HR Support on Taxing Benefits

Editor's Note: Health care reform law and same-sex marriage issues affect payroll.

Rena PirsosOverview: Most employers offer several different types of employee benefits, such as health insurance, sick pay, disability pay, workers' compensation insurance and retirement savings plans. Whether employer and employee contributions and benefit payments received by employees are subject to withholding for certain payroll taxes, such as federal income tax (FIT), Social Security and Medicare (FICA) taxes or federal unemployment (FUTA) tax, varies among benefit types.

Trends: The following important issues will affect the taxation of employee benefits in 2014!

  • Form W-2 reporting of health insurance costs - Regarding Forms W-2, Wage and Tax Statement, that employers are required to provide to employees every January, if an employer provides group health care coverage that is not taxable to employees, it must report the aggregate cost of certain types of coverage on the employees' Forms W-2 to inform them of coverage costs.
  • Additional Medicare tax on high earners - An additional 0.9 percent Medicare tax (AMT) rate applies to single employees who earn more than $200,000 and to married couples who file joint tax returns and earn more than $250,000. For high earners, the total Medicare tax rate is 2.35 percent. For all other employees, the rate is 1.45 percent. The IRS issued final regulations, which apply starting January 1, 2014, governing the implementation of the AMT. The final regulations detail an employer's withholding obligation, and how it should treat repayment by an employee of wage payments received in a prior year for AMT purposes (e.g., sign-on bonuses paid to employees that are subject to repayment if certain conditions are not satisfied).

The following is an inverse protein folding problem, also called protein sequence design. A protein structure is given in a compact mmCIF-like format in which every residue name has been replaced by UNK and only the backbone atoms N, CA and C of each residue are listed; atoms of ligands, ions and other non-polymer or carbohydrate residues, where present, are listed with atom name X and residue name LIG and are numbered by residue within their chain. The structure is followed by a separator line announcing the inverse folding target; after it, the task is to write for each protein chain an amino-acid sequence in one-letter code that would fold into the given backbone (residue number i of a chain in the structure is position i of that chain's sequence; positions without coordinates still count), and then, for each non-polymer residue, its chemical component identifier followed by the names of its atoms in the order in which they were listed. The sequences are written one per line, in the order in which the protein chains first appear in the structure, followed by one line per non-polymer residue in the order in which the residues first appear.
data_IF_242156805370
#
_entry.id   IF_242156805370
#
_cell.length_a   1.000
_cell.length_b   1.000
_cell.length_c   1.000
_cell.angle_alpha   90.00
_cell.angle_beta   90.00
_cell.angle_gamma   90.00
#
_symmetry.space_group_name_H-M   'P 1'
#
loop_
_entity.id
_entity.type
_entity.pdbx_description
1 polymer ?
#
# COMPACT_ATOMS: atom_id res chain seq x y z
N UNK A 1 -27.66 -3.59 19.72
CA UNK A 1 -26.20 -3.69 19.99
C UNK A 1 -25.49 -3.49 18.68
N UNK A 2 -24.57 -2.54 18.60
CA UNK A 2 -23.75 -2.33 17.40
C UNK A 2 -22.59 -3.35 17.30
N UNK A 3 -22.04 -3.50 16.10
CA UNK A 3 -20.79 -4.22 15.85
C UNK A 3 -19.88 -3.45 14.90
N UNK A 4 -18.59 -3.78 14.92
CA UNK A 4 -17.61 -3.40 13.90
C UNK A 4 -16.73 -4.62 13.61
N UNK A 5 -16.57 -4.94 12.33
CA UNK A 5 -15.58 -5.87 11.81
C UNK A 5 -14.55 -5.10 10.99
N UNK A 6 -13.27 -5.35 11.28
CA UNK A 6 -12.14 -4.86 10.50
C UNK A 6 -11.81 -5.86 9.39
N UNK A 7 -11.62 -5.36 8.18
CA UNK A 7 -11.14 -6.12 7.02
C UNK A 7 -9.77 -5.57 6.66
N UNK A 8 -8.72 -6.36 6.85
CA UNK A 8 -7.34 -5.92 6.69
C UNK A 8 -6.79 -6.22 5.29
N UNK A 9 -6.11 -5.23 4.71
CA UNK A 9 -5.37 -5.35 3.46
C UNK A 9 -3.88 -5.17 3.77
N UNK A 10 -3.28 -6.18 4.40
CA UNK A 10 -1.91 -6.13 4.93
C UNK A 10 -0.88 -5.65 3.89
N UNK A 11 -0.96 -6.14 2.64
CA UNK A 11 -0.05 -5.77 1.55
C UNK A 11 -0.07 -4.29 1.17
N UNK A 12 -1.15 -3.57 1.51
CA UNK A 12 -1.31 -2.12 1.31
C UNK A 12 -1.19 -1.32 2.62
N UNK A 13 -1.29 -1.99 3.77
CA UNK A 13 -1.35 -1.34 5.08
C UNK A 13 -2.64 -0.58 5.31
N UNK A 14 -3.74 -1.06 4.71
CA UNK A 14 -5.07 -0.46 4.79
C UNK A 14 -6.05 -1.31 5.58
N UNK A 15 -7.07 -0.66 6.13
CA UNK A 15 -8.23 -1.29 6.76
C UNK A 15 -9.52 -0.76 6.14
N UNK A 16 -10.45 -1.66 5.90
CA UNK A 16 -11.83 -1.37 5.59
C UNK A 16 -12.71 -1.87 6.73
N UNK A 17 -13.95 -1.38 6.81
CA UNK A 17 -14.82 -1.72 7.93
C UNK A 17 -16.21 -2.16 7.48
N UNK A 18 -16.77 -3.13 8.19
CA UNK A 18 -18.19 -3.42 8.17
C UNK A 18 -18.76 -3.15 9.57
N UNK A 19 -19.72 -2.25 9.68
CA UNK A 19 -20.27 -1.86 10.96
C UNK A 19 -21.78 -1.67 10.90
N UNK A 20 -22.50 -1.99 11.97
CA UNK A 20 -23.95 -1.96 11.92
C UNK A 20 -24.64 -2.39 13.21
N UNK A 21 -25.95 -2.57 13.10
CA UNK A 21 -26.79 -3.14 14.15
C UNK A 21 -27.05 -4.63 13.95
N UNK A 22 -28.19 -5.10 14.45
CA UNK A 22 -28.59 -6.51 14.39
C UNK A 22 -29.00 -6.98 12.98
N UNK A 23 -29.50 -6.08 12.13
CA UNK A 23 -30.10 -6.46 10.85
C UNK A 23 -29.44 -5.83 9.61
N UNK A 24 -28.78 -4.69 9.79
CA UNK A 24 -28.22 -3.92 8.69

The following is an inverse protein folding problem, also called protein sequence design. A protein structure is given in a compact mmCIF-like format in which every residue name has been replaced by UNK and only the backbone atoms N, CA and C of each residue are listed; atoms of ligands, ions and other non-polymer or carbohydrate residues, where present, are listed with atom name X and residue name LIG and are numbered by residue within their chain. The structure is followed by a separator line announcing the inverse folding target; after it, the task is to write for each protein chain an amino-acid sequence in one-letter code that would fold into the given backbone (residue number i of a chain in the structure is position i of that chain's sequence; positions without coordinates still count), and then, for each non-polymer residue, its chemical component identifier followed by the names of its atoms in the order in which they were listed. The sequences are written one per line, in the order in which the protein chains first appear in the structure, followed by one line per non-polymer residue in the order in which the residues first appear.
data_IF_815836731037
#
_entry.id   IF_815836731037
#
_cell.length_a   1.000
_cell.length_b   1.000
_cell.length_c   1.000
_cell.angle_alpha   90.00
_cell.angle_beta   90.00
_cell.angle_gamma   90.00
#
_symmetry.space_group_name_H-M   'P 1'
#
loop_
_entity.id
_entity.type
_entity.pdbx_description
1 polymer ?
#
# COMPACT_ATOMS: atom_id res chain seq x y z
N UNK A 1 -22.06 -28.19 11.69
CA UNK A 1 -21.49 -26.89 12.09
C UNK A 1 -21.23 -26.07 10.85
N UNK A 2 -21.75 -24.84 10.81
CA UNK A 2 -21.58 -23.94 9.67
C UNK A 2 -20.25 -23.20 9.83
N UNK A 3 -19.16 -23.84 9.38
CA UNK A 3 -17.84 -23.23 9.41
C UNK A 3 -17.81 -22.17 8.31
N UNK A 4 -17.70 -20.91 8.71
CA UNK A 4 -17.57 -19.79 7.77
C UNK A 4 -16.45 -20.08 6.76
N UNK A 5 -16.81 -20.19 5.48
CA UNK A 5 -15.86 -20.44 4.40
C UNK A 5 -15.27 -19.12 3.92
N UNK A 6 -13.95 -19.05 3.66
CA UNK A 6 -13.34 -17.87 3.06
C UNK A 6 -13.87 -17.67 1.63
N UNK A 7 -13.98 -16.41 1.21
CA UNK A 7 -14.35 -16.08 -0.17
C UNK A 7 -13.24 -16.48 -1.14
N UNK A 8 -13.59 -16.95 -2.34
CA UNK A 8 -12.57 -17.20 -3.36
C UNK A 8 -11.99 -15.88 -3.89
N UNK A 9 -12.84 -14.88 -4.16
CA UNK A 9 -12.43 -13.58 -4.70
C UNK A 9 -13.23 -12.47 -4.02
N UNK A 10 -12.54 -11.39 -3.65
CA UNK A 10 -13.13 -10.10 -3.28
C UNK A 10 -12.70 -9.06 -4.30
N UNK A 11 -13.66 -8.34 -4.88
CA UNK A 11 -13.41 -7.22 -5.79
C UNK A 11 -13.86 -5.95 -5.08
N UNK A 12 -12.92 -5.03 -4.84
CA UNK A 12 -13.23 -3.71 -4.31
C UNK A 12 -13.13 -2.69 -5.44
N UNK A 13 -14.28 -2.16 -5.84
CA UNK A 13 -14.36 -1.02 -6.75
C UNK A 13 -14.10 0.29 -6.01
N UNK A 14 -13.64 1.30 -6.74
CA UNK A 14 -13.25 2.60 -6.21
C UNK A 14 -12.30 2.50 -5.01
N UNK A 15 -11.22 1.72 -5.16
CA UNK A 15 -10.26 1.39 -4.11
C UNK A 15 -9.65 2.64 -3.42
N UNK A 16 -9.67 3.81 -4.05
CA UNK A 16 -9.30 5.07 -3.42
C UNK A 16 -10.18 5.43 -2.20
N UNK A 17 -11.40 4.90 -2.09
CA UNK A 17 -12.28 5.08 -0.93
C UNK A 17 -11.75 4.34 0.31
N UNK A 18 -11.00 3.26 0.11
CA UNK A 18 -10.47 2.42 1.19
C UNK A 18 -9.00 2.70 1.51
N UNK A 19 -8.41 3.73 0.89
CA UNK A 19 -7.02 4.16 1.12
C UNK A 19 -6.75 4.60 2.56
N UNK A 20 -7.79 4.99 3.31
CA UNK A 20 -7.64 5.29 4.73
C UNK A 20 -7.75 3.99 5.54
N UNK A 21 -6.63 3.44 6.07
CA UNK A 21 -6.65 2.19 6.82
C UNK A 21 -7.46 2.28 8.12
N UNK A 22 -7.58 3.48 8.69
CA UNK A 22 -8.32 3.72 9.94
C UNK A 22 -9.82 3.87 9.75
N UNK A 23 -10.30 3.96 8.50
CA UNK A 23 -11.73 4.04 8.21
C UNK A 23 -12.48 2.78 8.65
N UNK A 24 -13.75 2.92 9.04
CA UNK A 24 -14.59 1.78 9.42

• Health flexible spending account (FSA) rules relaxed - The IRS issued a new rule that modifies the "use it or lose it" rule for health FSAs and provides clarification regarding transition relief available for non-calendar year salary reductions. The change to the long-standing "use it or lose it" rule took effect October 31, 2013.
  • Taxation of benefits provided to same-sex spouses - The IRS has issued Notice 2014-1, which further clarifies the various effects of the US Supreme Court's decision in US v. Windsor and IRS Revenue Ruling 2013-17, regarding same-sex marriage, on cafeteria plans, including flexible spending arrangements and health savings accounts. The Notice was issued in question and answer (Q&A) format and provides detailed examples of each scenario covered by the Q&As.

Author: Rena Pirsos, JD, Legal Editor

Latest items in Taxing Benefits

  • Standard Mileage Rates, Annual Fleet Values Change for 2015

    Date:
    17 December 2014
    Type:
    News

    The IRS has released the 2015 optional standard mileage rates employers may use to calculate the deductible cost of operating a vehicle for business, charitable and medical or moving purposes.

  • Same-Sex Marriage Decisions Stayed in Arkansas, Mississippi: Employment Law Manual Updated

    Date:
    08 December 2014
    Type: